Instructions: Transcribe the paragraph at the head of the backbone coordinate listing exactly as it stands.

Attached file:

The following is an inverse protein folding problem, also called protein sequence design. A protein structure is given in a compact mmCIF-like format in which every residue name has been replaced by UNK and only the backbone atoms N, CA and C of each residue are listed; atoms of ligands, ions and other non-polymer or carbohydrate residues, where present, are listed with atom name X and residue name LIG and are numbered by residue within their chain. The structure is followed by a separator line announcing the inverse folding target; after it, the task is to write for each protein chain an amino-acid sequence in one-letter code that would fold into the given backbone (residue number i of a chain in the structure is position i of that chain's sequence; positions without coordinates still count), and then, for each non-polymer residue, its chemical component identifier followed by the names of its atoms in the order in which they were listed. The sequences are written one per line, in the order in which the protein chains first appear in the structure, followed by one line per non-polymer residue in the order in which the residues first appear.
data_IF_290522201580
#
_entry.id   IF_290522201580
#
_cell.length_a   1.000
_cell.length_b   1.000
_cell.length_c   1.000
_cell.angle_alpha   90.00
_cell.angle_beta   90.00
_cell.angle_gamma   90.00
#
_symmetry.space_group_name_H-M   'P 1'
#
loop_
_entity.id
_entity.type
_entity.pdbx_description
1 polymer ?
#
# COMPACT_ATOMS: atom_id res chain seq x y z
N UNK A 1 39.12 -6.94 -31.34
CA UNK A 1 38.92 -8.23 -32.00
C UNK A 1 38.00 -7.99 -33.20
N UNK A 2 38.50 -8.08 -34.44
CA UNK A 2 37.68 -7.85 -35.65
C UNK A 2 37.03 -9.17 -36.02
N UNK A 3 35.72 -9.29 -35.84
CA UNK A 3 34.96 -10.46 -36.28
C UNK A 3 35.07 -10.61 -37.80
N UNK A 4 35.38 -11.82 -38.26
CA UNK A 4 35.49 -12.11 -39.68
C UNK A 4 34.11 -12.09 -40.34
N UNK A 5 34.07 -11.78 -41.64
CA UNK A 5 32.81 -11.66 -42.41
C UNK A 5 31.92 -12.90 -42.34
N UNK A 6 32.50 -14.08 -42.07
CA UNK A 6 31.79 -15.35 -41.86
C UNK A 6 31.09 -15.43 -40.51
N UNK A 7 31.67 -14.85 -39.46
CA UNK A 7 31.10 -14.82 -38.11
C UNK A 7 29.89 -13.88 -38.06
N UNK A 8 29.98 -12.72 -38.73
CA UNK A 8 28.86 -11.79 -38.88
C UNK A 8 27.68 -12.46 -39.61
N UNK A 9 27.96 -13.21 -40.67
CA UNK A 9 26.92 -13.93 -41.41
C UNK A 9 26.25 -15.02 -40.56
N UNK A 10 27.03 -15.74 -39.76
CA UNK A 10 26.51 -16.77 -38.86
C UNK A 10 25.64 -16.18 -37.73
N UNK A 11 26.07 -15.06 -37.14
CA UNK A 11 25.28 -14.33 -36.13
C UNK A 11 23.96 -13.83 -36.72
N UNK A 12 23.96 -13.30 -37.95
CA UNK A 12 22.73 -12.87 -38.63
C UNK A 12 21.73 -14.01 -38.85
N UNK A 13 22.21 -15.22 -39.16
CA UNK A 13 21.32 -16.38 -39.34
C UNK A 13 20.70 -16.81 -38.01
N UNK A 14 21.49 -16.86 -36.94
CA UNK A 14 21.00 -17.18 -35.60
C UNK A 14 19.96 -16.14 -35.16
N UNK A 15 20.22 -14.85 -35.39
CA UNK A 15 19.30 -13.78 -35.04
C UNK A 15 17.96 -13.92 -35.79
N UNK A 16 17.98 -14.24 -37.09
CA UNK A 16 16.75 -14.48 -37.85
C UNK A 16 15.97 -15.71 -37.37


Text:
The following is an inverse protein folding problem, also called protein sequence design. A protein structure is given in a compact mmCIF-like format in which every residue name has been replaced by UNK and only the backbone atoms N, CA and C of each residue are listed; atoms of ligands, ions and other non-polymer or carbohydrate residues, where present, are listed with atom name X and residue name LIG and are numbered by residue within their chain. The structure is followed by a separator line announcing the inverse folding target; after it, the task is to write for each protein chain an amino-acid sequence in one-letter code that would fold into the given backbone (residue number i of a chain in the structure is position i of that chain's sequence; positions without coordinates still count), and then, for each non-polymer residue, its chemical component identifier followed by the names of its atoms in the order in which they were listed. The sequences are written one per line, in the order in which the protein chains first appear in the structure, followed by one line per non-polymer residue in the order in which the residues first appear.